Fred Inglis is honorary professor of cultural history at the University of Warwick.

...No, sector's big fish a value-for-money dish


Nicola Dandridge argues that vice-chancellors are ambassadors, fundraisers and troubleshooters who lead from the front and don't cost the earth

Times Higher Education's annual survey of vice-chancellors' pay heralds the start of open season on senior salaries. Each year we see responses motivated by a range of interests: political, personal or vested. But there is a more fundamental issue at stake, far more important than politics or prurience, and that relates to how we value leadership in higher education.

Last week was Universities Week, a campaign that promotes the value of our institutions and the contribution they make to the UK's economic, social and cultural well-being. The annual event was established by Universities UK in response to a widespread concern that the UK undervalues its universities. Comparisons are drawn with the US, where universities are generally held in high esteem and are perceived as more integral to the fabric of society than is the case here.

It is no coincidence that the US values not only its universities but also their presidents. At the Massachusetts Institute of Technology, for instance, total presidential compensation in 2009 was $931,603 (£576,058), according to Internal Revenue Service data; in the same year, the presidents of Ohio State and Washington universities received total compensations of $1,818,911 and $905,004, respectively, according to the US press. Furthermore, 36 presidents of private colleges earned more than $1 million. Of course, not all earn these sums and comparisons could well be made with countries where vice-chancellors' salaries are lower, but these are likely to be universities where the leadership role is smaller and constrained in scope.

Universities in the UK are like no other organisation, making the role of the vice-chancellor unique. University heads take responsibility for student and staff welfare, alongside high-value commercial decisions, managing the university estate, and working with business and communities to improve skills and boost research and knowledge exchange. Internationally, vice-chancellors are ambassadors, fundraisers and community leaders. Frequently they have global academic reputations and come from strong commercial backgrounds. Few jobs are as demanding.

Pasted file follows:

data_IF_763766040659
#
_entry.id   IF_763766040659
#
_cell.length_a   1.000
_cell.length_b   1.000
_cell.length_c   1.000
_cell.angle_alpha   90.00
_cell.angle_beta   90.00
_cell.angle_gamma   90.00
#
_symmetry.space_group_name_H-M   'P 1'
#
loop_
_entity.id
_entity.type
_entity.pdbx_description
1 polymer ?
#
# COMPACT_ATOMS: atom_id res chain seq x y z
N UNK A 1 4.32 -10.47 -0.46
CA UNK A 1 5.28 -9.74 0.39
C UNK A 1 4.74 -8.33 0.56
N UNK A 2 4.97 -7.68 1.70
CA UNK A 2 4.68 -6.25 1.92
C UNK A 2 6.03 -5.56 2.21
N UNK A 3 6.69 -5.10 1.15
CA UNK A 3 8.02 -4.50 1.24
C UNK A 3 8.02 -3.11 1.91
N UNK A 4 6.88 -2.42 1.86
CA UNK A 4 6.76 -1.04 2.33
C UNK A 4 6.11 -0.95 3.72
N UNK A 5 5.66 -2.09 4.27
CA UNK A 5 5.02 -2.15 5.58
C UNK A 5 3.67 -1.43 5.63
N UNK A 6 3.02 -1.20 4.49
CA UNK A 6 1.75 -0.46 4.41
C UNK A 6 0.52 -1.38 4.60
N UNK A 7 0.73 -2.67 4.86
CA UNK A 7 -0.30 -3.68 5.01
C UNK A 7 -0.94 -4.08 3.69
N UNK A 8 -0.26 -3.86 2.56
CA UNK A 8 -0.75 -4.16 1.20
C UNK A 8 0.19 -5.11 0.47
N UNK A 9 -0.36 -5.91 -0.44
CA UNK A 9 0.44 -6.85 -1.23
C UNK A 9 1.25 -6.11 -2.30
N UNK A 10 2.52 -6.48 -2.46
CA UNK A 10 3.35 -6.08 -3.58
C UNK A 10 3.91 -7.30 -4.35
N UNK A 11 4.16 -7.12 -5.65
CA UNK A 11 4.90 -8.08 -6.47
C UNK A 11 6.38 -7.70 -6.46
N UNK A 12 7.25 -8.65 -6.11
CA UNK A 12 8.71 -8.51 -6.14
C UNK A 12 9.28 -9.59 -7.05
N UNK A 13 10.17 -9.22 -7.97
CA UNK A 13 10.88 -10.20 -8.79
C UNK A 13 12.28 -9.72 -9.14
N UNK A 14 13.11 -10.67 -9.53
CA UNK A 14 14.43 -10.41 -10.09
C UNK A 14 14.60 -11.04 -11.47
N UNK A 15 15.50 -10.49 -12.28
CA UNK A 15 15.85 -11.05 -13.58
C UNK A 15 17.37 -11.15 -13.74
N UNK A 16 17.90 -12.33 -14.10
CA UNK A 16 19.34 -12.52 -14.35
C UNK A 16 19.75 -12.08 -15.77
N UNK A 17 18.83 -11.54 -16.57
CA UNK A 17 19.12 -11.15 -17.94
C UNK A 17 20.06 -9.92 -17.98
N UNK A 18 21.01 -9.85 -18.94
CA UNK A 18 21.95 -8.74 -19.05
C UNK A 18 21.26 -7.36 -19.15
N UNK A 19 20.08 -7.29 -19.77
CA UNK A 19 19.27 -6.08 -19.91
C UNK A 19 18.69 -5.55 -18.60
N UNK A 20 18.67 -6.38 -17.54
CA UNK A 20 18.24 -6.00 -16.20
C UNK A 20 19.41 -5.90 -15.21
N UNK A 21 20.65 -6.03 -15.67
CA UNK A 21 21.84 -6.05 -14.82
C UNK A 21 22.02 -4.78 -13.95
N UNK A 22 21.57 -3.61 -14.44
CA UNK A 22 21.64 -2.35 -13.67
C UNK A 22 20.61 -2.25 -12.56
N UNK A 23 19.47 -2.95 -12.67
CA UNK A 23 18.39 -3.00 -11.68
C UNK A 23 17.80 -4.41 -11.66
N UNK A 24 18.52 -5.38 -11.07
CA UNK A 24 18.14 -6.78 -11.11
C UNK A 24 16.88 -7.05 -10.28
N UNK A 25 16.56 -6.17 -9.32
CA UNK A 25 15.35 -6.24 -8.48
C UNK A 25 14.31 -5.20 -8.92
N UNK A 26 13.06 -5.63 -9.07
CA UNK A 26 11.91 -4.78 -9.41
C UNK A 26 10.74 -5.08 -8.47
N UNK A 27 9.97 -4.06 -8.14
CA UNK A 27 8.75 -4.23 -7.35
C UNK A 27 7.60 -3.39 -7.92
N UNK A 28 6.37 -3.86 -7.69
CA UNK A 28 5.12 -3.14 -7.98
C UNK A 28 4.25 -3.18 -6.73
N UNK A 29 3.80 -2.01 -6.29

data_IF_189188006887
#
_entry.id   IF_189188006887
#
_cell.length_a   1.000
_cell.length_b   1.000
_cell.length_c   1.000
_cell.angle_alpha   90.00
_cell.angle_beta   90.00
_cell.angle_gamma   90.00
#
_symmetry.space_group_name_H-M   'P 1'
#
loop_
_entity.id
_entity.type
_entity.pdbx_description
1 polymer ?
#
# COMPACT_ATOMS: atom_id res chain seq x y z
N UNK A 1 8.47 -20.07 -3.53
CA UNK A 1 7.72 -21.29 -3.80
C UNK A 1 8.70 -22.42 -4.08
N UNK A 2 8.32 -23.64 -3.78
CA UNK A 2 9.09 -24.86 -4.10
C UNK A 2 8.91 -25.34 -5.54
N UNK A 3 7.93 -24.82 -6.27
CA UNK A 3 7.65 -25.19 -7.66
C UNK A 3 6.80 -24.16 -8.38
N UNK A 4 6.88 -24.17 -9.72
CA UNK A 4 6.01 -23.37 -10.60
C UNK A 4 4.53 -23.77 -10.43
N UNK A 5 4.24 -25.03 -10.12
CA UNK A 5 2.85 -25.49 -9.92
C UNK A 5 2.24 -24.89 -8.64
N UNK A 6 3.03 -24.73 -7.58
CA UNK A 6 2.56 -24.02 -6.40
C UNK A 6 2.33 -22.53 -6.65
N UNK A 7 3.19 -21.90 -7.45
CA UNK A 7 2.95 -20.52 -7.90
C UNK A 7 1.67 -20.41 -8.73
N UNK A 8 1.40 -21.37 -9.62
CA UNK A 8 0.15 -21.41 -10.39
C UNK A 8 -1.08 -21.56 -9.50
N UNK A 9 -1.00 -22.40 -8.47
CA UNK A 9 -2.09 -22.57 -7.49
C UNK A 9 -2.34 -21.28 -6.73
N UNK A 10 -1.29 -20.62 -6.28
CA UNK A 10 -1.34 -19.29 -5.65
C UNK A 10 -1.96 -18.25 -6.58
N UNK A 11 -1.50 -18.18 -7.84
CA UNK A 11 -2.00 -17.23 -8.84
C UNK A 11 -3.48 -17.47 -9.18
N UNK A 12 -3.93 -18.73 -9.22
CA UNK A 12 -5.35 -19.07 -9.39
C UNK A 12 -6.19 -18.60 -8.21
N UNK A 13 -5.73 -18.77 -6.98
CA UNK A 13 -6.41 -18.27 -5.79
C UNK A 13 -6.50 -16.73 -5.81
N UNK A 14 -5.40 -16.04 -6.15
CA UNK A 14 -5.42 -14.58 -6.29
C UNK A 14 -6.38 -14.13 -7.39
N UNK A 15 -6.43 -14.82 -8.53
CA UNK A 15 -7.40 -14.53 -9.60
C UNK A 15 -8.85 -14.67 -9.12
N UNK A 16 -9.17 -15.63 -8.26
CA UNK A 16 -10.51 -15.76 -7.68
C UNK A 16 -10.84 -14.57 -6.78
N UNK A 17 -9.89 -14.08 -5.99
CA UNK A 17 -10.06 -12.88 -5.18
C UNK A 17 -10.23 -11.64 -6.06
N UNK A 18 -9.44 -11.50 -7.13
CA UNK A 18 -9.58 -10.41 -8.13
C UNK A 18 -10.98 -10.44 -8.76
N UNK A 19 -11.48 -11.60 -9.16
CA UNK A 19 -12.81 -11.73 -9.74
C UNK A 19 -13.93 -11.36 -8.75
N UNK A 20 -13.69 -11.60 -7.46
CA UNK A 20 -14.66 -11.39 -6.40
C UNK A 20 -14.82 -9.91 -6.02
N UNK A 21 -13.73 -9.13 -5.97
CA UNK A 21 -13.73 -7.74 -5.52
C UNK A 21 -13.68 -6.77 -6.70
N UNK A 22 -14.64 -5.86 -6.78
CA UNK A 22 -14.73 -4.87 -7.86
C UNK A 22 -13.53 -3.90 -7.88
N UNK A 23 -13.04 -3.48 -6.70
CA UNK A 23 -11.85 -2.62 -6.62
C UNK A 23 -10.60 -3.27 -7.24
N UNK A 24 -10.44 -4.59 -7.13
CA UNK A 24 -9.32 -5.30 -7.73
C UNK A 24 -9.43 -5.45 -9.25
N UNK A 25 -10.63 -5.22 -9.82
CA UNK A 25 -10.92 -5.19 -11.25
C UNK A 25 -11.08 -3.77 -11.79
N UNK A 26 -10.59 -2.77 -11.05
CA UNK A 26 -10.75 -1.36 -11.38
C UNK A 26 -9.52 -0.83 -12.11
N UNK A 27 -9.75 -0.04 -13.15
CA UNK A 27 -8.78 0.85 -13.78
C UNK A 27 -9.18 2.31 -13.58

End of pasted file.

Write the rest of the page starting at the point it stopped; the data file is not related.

The quality of our university leadership at all levels matters. While leadership is rightly becoming increasingly distributed, the vice-chancellor alone remains responsible for a range of critical decisions. An example is the increasing focus on internationalisation, with global perspectives permeating many university activities. That engagement brings with it significant economic, political and reputational risks, for all of which the vice-chancellor is ultimately responsible.

The Hutton Review of Fair Pay in 2011 focused less on international comparisons and more on the relationship between public and private sector pay. Although universities sit somewhere between the two, for the purpose of Will Hutton's report, universities are treated as public. In it he notes the substantial differential between chief executives in the public and private sectors, with the leaders of companies with turnovers of £101 million to £300 million earning more than twice as much as their public sector counterparts. Even adjusting for the fact that private chief executives need to ensure their organisations remain profitable before they are paid, Hutton notes that "analyses of job size and complexity still consistently find that public sector roles pay considerably less".

A good illustration may be found by comparing vice-chancellors' pay with the salaries of the leaders of two private higher education organisations in the UK: the chief executives of BPP University College and the College of Law reportedly benefited from packages of £738,000 and £430,000-£440,000, respectively, in 2009-10 (THE, "Enigma variations", 1 March).

Despite these trends, what is evident from reviews of vice-chancellors' pay this year and last is the awareness of the need for restraint, given the economic climate. In 2010-11, the vast majority of vice-chancellors received little or no uplift in their basic pay. In the same year, the national average rise for higher education staff was 0.4 per cent, although of course many received incremental rises, too. Indeed, the ratio of median vice-chancellors' salaries to median teaching professionals' pay has remained unchanged for nearly a decade.

Debates about appropriate levels of pay are not going to go away - nor indeed should they, particularly as an increasing proportion of university income will come via student loans. However, we do need to avoid our peculiarly British disease of denigrating what is one of our greatest success stories. The truth is that our universities are outstanding: they transform people's lives and make extraordinary contributions to our economy, our society and to the cultural richness of our communities. Undermine the value of our leaders, and we risk undermining the value of our universities.

Nicola Dandridge is chief executive of Universities UK.